Over the past few years, iPods and iPhones have begun to rival high-end cameras for photo quality, letting you take amazing snaps anywhere you go. This is unquestionably awesome — but there is a catch. Treating your phone’s storage as your digital camera card, along with all the other things it’s responsible for, often leaves people frustrated by a lack of space for apps and the dreaded warning message, “Your iCloud storage is full.”
That specific problem is a question for another newsletter, but suffice to say those folks feeling cagey about "the cloud” can manage this problem manually by plugging their device into their home computer. Choosing “delete after import” in Photos makes sure all your shots are safely stored before being wiped from your mobile device, so you can do a fresh backup and free up your clogged iCloud account.
If this sounds daunting or in my case, simply too annoying to bother with, you might want to consider investing as little as $1.30 a month in Apple’s tailor-made solution to this problem: iCloud Photo Library.
You may be reading this and thinking, I already have my photos syncing to the cloud! When I check the Photos app on my Mac or other devices, I can see a bunch of them right there without plugging anything in. If you’re sure you haven’t enabled iCloud Photo Library, you’re probably looking at your Photo Stream.
iCloud accounts give you 1 GB of storage for free, plus, a special bonus. Apple’s free Photo Stream feature, which is turned on by default for every iPhone, lets you store up to 1000 pictures in the cloud on top of that 1 GB of storage. Each time you take a photo on your phone or import a picture to your Mac, it gets added to Photo Stream and is viewable on all your other iCloud-enabled devices.
The 1000-picture limit is a hard one; the moment you take the 1001st photo, photo number 1 is deleted from the cloud and will exist only in the place it was first taken or copied to. This makes it a great option for keeping a rolling backup while you’re on vacation, or if you’re used to plugging your device back into your Mac periodically and dumping the originals where they can be backed up safely, even as new shots replace the older ones in the Photo Stream.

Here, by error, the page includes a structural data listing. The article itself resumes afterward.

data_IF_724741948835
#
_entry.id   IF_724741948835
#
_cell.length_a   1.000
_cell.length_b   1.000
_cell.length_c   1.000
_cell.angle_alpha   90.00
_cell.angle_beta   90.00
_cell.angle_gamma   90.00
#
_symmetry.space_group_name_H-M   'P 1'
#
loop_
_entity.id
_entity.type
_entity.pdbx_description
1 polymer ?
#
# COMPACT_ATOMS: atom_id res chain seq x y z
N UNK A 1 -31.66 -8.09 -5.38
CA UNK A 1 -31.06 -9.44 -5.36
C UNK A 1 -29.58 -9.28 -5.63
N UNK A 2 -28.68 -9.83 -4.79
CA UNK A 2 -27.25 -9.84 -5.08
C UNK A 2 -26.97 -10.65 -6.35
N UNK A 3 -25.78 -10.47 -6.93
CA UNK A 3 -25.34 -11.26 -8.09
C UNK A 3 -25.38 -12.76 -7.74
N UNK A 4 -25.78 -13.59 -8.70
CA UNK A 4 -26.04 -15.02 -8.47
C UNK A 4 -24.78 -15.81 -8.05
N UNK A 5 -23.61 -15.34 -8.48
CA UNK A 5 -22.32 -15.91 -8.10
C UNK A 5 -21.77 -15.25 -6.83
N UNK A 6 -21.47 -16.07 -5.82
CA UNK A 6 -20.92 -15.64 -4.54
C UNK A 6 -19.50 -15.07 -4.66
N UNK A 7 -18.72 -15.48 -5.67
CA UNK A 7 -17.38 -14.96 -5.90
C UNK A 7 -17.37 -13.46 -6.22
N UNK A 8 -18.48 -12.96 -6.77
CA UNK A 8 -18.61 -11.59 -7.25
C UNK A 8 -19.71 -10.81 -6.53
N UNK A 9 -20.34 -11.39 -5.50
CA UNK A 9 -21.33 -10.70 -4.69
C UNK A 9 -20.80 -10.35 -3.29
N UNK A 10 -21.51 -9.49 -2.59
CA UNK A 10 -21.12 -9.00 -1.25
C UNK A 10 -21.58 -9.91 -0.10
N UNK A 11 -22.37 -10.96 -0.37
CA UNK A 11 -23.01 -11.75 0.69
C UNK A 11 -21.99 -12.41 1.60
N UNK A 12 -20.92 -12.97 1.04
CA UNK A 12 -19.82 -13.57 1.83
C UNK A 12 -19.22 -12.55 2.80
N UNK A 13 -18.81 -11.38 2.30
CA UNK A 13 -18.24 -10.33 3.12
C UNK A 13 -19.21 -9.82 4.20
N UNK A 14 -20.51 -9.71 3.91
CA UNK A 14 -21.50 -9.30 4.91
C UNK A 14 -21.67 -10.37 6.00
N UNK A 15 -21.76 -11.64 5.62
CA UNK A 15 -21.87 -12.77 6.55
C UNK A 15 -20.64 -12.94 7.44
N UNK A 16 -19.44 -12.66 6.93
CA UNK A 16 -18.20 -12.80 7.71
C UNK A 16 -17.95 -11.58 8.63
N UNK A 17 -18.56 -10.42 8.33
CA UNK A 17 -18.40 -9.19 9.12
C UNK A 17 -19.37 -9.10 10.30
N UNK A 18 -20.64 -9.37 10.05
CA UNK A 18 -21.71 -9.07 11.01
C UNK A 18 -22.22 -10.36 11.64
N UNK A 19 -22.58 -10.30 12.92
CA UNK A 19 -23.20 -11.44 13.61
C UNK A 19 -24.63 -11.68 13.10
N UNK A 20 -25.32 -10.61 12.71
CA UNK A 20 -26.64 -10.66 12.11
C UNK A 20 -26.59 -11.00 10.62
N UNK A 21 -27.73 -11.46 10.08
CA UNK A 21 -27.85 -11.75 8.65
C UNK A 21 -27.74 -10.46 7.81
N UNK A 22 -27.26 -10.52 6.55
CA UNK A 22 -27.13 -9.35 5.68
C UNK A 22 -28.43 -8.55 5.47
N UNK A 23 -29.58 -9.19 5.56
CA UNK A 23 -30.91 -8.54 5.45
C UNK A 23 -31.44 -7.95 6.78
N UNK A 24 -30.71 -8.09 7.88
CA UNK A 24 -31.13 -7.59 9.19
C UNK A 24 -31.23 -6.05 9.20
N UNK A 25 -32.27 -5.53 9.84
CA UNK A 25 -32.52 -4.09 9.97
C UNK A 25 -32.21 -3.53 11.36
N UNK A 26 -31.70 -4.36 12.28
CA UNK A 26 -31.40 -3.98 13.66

If you’re like me, however, and your “home” computer is a newer MacBook Pro with storage on the smaller, it might not make sense to keep manually moving your original photos from your phone onto your Mac. I’d only end up having to move them again onto an external drive to make sure my Mac doesn’t get stuffed.
The solution is to store your “master” photo library in the cloud, letting Apple’s giant server farms handle all the day-to-day snapshots you take on your iPad or iPhone. This storage is pretty cheap for what you get, plus, all the data management is handled for you behind the scenes. Your newest pictures are stored in full resolution on your Mac for easy editing and cataloguing, while older shots are “referenced”. This means the original full-size pictures are deleted from your devices and left on the cloud, which keeps your Mac and iPhone storage much more manageable. Accessing the full-size version of older shots is as easy as scrolling back in your archives and clicking on them to re-download them from the web.
No more plugging your phone into your Mac, no more fiddling with what photos are stored where, and no more “Your iPhone storage is almost full.” For me, that’s worth the pocket change.